Baltimore, MD — US Lacrosse is partnering with Safe Kids Maryland and other organizations to host a media event on Monday, April 18 in recognition of Youth Sports Safety Week and Concussion Awareness. The goal of the event is to assist the media in increasing youth injury awareness and helping to reduce the more than 3.5 million injuries that occur in youth sports each year in the United States. Experts say that as many as half the injuries sustained by youth while playing sports are preventable.
In partnership with athletic trainers and other youth sports experts, this event hopes to arm coaches, parents, and league organizers with the knowledge and skills essential to help children properly prepare for a sport, prevent injuries, and play safely.
The event is part of a national education campaign sponsored by Safe Kids USA and supported by Johnson & Johnson. The campaign is focusing on four areas which are critical to keeping young athletes healthy and injury-free: preventing acute and overuse injuries; proper hydration before, during and after play; an annual pre-participation physical evaluation prior to play, and concussion awareness, prevention, and screening methods.
"Children ages 5 to 14 account for nearly 40 percent of all sports-related injuries treated in hospital emergency departments," said Safe Kids Maryland Coordinator, Cynthia Wright Johnson. "Our goal is to reach coaches and parents through these clinics and equip them with the critical information and resources to keep kids out of the emergency room."
Here are six important sports safety tips endorsed by US Lacrosse and Safe Kids Maryland for coaches, parents, and league organizers to use to prevent sports-related injuries:
♦ Pre-Season Medical Screening: These exams can detect any underlying conditions the young athlete may have and therefore prevent a potential medical emergency.
♦ Safety Gear: To prevent acute injuries, children playing sports should have access to and consistently use well-maintained safety equipment during both practices and games.
♦ Qualified Coaching: Athletic coaches should be trained in both first aid and CPR, have a plan for responding to emergencies and have current knowledge of proper hydration methods (and establishing mandatory breaks) and concussion prevention, recognition and response. Coaches should also establish safety guidelines that athletes, parents and coaches will follow.
♦ Proper Conditioning: To prevent acute and overuse injuries, coaches should teach young athletes proper routines for both warm-ups and cool-downs before and after practice and play. This can help prevent sports-related injuries (such as muscle tears or sprains) by stretching and releasing any muscle tension.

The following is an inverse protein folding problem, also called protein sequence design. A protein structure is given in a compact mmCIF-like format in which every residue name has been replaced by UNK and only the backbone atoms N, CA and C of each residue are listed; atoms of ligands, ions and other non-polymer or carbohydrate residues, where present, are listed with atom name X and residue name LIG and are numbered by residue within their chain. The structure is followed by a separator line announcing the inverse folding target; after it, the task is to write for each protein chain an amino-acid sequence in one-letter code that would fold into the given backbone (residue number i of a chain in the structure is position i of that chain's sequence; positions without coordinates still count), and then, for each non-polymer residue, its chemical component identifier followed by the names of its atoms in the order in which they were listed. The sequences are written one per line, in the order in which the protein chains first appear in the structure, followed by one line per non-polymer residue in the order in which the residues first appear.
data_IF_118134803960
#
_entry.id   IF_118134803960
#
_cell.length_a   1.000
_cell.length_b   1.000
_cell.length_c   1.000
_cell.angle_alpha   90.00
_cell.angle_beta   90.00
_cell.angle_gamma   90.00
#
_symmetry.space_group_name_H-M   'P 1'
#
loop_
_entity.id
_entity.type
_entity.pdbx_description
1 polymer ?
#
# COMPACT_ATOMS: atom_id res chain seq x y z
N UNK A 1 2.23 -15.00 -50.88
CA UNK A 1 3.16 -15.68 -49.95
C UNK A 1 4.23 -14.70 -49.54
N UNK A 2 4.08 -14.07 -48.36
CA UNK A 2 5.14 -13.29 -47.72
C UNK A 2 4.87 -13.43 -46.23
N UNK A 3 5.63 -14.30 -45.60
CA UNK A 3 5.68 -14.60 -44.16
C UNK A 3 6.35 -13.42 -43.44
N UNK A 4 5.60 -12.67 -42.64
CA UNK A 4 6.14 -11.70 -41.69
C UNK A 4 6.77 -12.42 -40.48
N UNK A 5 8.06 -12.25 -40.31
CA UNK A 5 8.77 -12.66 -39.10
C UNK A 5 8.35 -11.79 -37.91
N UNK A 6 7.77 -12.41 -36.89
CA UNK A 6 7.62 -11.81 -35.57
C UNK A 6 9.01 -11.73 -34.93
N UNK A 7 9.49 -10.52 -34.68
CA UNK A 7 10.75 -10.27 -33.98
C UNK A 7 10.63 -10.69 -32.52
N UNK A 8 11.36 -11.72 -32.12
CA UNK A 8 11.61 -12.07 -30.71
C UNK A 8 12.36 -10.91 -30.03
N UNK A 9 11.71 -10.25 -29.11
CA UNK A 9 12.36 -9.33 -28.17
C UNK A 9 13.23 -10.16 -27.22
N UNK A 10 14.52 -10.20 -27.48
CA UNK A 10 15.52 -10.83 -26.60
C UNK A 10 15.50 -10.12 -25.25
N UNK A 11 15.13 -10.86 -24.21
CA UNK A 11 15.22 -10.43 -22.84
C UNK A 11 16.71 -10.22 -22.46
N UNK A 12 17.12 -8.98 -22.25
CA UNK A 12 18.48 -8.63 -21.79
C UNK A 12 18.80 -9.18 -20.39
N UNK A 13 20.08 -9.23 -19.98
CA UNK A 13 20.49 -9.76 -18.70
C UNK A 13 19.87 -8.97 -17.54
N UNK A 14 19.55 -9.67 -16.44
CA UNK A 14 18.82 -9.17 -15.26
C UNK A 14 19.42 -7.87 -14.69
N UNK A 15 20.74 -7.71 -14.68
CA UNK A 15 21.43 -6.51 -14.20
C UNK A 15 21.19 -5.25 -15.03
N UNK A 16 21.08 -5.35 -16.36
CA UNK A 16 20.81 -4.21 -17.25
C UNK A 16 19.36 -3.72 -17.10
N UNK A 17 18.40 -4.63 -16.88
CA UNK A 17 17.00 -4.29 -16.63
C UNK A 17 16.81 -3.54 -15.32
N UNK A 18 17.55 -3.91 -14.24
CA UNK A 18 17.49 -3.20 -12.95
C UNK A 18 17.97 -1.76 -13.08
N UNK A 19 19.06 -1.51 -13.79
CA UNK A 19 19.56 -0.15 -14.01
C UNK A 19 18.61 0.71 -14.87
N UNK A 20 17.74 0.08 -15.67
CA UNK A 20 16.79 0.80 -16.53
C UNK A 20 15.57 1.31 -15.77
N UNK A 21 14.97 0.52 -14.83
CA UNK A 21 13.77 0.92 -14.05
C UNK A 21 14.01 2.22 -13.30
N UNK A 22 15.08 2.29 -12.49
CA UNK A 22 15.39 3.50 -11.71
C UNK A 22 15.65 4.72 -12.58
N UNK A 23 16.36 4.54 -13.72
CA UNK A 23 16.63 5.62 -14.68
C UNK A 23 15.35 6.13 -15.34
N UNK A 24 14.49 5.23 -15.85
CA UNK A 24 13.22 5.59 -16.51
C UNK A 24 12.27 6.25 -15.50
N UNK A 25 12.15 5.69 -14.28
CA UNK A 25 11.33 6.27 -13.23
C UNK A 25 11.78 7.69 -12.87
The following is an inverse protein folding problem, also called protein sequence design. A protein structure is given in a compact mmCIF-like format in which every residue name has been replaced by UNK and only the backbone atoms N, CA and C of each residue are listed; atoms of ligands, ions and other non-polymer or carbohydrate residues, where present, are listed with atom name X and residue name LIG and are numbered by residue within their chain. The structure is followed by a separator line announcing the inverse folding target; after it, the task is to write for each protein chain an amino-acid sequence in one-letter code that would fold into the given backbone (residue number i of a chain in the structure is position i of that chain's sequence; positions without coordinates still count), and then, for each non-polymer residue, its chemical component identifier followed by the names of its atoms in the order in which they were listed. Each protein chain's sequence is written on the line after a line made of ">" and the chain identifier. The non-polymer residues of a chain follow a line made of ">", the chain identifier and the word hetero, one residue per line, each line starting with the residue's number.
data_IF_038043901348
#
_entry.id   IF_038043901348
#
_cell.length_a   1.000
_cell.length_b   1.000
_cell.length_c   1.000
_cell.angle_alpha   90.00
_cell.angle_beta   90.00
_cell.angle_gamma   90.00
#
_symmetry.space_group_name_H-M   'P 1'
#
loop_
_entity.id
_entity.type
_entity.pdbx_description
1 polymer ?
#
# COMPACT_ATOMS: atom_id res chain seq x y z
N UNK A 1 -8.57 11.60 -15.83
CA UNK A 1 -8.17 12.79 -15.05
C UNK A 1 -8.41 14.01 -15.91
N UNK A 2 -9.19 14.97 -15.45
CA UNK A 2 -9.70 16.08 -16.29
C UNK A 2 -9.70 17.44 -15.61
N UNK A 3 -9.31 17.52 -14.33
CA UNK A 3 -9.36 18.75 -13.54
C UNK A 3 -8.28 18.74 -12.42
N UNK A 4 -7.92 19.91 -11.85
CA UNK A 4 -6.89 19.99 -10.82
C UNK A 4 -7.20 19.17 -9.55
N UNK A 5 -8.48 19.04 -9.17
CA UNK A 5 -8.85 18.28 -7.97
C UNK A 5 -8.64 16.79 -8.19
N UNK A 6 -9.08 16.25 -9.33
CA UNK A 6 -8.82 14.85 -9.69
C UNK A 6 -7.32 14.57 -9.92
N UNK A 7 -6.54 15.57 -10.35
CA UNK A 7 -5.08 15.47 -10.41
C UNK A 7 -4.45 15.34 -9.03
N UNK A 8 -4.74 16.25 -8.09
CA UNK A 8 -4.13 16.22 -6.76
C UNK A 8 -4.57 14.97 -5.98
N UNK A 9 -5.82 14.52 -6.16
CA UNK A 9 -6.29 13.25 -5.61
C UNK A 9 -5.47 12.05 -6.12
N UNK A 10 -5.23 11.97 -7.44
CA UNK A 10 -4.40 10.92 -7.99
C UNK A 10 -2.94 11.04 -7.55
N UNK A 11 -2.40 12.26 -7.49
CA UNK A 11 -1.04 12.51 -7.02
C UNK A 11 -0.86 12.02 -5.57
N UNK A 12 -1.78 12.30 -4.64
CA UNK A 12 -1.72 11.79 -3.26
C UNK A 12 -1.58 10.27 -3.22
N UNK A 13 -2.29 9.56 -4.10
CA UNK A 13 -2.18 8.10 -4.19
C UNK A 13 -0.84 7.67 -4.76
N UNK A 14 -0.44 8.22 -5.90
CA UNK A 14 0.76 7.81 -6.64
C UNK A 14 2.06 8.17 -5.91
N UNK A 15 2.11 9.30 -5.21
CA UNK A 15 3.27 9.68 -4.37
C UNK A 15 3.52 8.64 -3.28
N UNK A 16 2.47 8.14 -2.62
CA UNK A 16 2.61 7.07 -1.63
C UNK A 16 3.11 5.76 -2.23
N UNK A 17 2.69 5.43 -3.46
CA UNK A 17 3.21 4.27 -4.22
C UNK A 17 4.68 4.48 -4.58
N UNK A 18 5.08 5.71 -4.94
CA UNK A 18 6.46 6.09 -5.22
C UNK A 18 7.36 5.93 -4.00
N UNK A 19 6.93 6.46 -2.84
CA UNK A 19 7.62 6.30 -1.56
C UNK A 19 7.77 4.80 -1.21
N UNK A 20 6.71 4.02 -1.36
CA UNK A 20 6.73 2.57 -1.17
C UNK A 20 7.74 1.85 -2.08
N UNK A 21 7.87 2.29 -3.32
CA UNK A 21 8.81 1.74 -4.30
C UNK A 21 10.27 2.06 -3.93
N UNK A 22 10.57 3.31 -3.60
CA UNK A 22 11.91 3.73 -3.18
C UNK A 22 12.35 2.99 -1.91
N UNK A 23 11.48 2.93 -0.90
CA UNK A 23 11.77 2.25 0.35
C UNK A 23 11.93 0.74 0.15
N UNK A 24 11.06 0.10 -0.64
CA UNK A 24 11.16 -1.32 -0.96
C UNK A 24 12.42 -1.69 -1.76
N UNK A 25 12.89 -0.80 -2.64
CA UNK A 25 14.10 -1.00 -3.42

♦ Hydration: Athletes should be encouraged to drink fluids (water or sports drink) 30 minutes before the activity begins and every 15-20 minutes during activity. Coaches should establish mandatory water breaks during practice and games—don't wait for the child to tell you he/she is thirsty.
♦ Rest: If young athletes are very tired or in pain, coaches and parents should encourage them to rest as this valuable recovery time can help prevent acute and overuse injuries.
About Safe Kids
Safe Kids Maryland works to prevent unintentional childhood injury, the leading cause of death and disability to children ages 1 to 14. Safe Kids Maryland is a member of Safe Kids Worldwide, a global network of organizations dedicated to preventing unintentional injury. Safe Kids Maryland was founded in the 1990s and is now led by MIEMSS and the Maryland Office of Emergency Medical Services for Children.
About US Lacrosse
US Lacrosse, a 501(c)(3) nonprofit corporation, is the national governing body for men’s and women’s lacrosse. US Lacrosse is the parent organization of the U.S. men’s and women’s national teams program. US Lacrosse has nearly 350,000 members in 63 regional chapters around the country. Through responsive and effective leadership, US Lacrosse strives to provide programs and services to inspire participation while protecting the integrity of the game. To learn more about US Lacrosse, please visit www.uslacrosse.org.